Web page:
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So would you say before the neanderthal era we were vegetarian?

The earliest human ancestors were vegan actually. They ate mostly berries and seeds/nuts.
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#26 Old 01-29-2006, 06:55 AM
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The earliest human ancestors were vegan actually. They ate mostly berries and seeds/nuts.





I'm sorry, but I'm not aware of this information. That pre-humans were vegan. By "earliest human ancestors" who do you mean? Ramapithecus? I think it is accepted that the great apes are and have been omnivores, primarily but not exclusively eating plants. Not vegans.



Please give a source for this claim about veganism.
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#27 Old 01-29-2006, 07:53 AM
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Cows are fed processed dead animal by-products. Since they can obviously live off of that crap I guess theyre now natural omnivores too.



Humans began eating flesh as scavengers, that makes them omnivorous but not in an extreme way. Probably wasnt overly healthy but it was enough to get them along. The advent of fire changed everything making raw flesh easier to chew and opened up whole new doorways to bloodshed.



The best description of original prehistoric diets would be "flexitarian".



http://www.harvard-magazine.com/on-line/050465.html
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#28 Old 01-29-2006, 11:02 AM
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But honestly, why should it even matter? I am physically capable of eating meat but I don't, because I consider the ramifications of my actions upon others. I don't care what's "natural" or not.



Well said, Astarte!



In my experience, people have a tendency to argue about "concepts" that do not have any reality to them. Also, two people may seem to be arguing about a single "concept" when they are in fact not, but arguing about differen't things.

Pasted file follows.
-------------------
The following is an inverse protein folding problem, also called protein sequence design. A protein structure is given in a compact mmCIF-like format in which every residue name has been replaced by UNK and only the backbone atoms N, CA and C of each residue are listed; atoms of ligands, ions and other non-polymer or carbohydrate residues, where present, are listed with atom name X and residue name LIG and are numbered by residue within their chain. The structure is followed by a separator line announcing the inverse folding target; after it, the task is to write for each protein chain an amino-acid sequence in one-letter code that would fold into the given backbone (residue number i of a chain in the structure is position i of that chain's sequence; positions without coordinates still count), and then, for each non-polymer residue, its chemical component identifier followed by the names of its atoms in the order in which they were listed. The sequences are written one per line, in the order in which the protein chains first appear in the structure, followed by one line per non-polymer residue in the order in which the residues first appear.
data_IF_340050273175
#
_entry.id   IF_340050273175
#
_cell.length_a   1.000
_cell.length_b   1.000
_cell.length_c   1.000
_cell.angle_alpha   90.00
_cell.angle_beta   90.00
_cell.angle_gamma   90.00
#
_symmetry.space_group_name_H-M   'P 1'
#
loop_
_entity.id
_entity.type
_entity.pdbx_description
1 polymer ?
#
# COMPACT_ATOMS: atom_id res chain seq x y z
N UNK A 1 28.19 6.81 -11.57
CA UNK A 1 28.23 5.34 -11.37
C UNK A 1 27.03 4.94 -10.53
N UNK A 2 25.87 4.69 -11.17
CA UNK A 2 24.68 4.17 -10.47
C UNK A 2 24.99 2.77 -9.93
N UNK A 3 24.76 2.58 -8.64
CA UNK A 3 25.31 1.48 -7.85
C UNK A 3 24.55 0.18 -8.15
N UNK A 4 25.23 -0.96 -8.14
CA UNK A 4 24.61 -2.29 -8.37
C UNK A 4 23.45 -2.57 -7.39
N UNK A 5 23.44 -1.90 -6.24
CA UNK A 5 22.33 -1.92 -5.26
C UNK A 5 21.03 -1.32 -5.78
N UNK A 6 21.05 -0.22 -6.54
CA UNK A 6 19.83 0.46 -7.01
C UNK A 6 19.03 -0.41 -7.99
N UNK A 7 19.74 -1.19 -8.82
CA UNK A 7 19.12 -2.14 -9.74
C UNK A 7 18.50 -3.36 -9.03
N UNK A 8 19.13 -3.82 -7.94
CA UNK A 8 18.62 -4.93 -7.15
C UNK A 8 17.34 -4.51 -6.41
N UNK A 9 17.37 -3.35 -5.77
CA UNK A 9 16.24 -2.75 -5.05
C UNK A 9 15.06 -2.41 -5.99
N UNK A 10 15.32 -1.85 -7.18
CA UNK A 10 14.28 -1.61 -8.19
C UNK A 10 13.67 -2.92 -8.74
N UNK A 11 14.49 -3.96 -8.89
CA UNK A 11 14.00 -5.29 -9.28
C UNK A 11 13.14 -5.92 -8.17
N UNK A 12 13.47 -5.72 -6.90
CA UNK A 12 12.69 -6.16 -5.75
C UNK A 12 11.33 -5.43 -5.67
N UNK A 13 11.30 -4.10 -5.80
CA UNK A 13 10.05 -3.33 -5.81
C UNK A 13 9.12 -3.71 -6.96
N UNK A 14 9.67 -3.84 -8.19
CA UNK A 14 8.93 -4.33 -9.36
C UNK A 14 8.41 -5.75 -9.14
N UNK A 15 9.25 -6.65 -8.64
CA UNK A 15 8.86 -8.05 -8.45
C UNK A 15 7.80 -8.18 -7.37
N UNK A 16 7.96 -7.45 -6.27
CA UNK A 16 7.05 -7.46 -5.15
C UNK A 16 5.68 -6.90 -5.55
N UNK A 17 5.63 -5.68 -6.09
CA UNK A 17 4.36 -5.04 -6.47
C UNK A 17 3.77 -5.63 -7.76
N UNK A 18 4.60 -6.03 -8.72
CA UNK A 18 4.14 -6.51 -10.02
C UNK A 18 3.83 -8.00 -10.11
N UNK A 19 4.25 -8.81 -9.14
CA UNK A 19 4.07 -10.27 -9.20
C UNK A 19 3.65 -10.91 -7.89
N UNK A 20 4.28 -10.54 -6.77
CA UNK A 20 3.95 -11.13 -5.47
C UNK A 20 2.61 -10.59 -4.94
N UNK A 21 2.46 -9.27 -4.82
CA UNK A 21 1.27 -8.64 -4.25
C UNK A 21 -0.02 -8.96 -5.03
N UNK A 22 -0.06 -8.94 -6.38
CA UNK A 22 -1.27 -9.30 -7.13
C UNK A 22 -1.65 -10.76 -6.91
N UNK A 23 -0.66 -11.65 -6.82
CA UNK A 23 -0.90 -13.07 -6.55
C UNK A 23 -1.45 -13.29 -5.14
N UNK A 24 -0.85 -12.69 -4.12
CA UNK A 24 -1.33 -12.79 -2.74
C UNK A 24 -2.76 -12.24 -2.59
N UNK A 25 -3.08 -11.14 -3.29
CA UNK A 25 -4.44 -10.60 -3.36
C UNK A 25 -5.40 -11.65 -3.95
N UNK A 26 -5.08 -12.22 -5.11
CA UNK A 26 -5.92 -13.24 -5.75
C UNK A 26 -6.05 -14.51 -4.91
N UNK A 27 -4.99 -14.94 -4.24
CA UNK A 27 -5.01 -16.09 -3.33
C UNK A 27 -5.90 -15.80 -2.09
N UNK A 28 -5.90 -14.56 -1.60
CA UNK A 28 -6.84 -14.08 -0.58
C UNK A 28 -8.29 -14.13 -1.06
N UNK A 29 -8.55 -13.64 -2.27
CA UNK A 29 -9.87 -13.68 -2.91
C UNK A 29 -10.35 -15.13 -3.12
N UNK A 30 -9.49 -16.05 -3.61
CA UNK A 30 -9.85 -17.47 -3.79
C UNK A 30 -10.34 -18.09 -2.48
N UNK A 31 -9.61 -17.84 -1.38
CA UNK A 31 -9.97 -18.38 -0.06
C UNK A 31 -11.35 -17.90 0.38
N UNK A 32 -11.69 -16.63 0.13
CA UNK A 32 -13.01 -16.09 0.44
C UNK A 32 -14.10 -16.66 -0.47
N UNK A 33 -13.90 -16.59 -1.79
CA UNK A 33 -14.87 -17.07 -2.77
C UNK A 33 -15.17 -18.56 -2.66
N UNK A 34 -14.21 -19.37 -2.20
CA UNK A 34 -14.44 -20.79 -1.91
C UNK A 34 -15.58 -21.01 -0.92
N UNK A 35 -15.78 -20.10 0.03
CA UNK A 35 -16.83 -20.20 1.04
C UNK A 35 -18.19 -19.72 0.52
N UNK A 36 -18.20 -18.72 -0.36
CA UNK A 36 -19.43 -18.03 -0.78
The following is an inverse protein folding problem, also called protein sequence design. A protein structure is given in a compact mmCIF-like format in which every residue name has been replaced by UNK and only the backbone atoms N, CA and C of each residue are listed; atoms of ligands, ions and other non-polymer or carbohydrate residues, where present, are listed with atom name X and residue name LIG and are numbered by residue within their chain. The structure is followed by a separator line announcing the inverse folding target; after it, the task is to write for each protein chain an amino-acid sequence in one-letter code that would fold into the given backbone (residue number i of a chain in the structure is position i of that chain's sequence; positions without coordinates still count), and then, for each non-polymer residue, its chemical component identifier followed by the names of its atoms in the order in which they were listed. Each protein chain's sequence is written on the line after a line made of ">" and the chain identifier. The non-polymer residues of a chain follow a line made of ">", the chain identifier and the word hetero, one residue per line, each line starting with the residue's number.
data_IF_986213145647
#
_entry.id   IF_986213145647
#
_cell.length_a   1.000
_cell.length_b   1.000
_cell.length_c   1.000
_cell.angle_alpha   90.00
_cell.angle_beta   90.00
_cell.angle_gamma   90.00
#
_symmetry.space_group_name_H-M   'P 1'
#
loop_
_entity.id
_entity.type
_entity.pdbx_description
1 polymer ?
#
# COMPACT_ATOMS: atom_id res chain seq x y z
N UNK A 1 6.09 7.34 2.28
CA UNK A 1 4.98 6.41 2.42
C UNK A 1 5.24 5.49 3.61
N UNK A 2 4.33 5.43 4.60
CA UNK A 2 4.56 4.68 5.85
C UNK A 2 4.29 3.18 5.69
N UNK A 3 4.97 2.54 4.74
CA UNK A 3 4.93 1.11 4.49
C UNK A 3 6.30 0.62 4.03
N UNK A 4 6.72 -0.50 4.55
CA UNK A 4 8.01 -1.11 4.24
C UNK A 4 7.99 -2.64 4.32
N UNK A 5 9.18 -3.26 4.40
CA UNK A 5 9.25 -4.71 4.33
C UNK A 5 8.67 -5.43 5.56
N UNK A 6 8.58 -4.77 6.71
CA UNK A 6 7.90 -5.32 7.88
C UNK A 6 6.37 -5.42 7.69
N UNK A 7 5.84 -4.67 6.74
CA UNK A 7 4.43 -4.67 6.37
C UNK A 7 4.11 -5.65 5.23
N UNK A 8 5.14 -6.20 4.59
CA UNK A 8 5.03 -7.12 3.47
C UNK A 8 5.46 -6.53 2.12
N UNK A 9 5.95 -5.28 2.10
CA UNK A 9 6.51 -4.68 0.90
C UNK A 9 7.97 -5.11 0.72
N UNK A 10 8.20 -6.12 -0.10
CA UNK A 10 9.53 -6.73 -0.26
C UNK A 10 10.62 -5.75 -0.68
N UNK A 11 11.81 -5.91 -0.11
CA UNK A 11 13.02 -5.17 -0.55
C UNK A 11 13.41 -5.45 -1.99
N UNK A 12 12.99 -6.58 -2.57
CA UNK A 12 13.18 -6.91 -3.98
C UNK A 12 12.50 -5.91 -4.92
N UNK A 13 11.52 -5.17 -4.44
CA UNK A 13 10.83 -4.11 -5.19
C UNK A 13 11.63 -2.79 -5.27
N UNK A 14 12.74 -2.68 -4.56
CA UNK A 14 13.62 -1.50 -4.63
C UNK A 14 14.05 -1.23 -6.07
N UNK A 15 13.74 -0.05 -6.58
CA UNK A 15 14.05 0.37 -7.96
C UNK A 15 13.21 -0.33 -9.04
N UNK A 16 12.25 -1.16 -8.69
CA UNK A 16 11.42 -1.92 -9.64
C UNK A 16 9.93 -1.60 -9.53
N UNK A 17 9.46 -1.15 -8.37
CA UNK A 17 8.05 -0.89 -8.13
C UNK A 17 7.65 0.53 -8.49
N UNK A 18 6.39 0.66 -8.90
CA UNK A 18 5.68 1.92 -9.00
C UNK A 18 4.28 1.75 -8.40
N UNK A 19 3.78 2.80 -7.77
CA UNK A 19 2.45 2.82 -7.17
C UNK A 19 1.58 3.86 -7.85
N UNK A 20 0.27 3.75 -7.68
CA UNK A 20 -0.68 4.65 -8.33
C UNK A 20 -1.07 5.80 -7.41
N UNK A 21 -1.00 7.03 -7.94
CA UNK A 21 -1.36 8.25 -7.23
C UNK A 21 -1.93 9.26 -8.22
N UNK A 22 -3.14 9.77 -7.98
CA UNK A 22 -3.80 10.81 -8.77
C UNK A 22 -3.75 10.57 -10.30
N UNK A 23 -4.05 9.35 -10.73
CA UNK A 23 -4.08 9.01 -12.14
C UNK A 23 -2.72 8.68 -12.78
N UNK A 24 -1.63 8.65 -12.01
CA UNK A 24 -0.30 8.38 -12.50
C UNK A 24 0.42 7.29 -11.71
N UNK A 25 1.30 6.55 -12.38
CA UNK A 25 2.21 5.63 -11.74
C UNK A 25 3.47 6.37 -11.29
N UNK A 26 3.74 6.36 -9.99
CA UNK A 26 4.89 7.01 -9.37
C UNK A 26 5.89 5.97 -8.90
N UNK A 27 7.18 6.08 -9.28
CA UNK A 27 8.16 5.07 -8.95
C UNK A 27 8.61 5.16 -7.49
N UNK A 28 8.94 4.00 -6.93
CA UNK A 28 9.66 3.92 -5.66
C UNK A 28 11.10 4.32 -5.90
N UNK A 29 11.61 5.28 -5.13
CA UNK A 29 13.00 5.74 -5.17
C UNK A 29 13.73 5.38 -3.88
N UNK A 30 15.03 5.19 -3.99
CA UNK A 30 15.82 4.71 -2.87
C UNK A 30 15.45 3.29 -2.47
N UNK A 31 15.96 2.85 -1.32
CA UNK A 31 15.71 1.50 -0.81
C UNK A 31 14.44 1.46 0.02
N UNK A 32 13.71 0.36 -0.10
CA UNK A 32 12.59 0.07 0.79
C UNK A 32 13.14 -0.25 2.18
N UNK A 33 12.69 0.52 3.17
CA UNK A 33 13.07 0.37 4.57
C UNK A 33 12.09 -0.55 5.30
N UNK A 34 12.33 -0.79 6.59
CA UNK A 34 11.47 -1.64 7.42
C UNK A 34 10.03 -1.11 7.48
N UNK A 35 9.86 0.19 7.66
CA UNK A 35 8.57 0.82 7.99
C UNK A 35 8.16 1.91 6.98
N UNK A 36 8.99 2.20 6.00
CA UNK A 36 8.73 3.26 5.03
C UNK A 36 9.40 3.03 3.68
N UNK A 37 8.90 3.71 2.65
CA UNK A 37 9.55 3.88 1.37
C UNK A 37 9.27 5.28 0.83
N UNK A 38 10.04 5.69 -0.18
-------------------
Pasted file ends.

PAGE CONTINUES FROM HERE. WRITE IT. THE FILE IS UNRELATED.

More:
In previous replies above, it was essentially argued that "academics hold the opinion that humans are omnivores, but we are herbivores, ..." What is to be said to someone like myself who doesn't believe in the concepts themselves? "All X's are Y's." type disputes rarely, if ever, make logical sense in regards to humans or pretty much any other aspect of reality.



Astarte got right to the point, and I agree with her.
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#29 Old 01-29-2006, 11:32 AM
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Recent book that may be of interest:



http://www.amazon.com/gp/product/081...lance&n=283155



I haven't read this yet, so can't provide a review of my own, but I've read several reviews and it looks worthwhile. If anyone else has read it, I'd be curious to hear your take.
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#30 Old 01-29-2006, 01:36 PM
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Originally Posted by froggythefrog View Post

Please do not keep myths alive and spread them. Vegetarianism is good enough that we don't need to spread false information about it. The truth is good enough.





edit: I'm not even sure how much information there is about early the diets of early homonids, since from some species, only a few bones were found at most. But my question is: why does it matter? If they were vegan, what does it have to do with the now living human race? If they were not, which is more likely, what difference will it make? Will it affect your choices?